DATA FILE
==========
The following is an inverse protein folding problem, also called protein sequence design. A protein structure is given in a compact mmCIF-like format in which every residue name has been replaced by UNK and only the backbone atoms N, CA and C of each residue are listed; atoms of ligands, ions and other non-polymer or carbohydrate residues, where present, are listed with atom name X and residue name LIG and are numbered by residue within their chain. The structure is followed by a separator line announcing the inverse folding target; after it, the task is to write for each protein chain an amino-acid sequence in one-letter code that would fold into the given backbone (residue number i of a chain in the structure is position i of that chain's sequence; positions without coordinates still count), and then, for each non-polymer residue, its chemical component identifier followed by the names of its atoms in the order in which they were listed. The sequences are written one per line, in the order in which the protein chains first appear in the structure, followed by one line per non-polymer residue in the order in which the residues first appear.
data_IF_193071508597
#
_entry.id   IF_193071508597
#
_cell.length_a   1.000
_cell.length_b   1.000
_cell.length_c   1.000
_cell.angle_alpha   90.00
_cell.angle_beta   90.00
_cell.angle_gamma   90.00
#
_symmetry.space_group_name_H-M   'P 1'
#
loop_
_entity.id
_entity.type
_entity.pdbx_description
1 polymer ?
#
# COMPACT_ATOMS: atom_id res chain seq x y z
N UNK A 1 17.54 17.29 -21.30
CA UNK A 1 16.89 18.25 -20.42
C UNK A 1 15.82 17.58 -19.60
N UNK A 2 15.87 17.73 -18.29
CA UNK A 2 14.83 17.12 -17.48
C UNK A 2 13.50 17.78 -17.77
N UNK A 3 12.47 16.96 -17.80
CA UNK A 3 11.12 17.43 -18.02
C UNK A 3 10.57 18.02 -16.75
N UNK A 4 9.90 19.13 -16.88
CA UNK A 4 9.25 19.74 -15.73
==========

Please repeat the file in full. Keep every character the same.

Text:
The following is an inverse protein folding problem, also called protein sequence design. A protein structure is given in a compact mmCIF-like format in which every residue name has been replaced by UNK and only the backbone atoms N, CA and C of each residue are listed; atoms of ligands, ions and other non-polymer or carbohydrate residues, where present, are listed with atom name X and residue name LIG and are numbered by residue within their chain. The structure is followed by a separator line announcing the inverse folding target; after it, the task is to write for each protein chain an amino-acid sequence in one-letter code that would fold into the given backbone (residue number i of a chain in the structure is position i of that chain's sequence; positions without coordinates still count), and then, for each non-polymer residue, its chemical component identifier followed by the names of its atoms in the order in which they were listed. The sequences are written one per line, in the order in which the protein chains first appear in the structure, followed by one line per non-polymer residue in the order in which the residues first appear.
data_IF_193071508597
#
_entry.id   IF_193071508597
#
_cell.length_a   1.000
_cell.length_b   1.000
_cell.length_c   1.000
_cell.angle_alpha   90.00
_cell.angle_beta   90.00
_cell.angle_gamma   90.00
#
_symmetry.space_group_name_H-M   'P 1'
#
loop_
_entity.id
_entity.type
_entity.pdbx_description
1 polymer ?
#
# COMPACT_ATOMS: atom_id res chain seq x y z
N UNK A 1 17.54 17.29 -21.30
CA UNK A 1 16.89 18.25 -20.42
C UNK A 1 15.82 17.58 -19.60
N UNK A 2 15.87 17.73 -18.29
CA UNK A 2 14.83 17.12 -17.48
C UNK A 2 13.50 17.78 -17.77
N UNK A 3 12.47 16.96 -17.80
CA UNK A 3 11.12 17.43 -18.02
C UNK A 3 10.57 18.02 -16.75
N UNK A 4 9.90 19.13 -16.88
CA UNK A 4 9.25 19.74 -15.73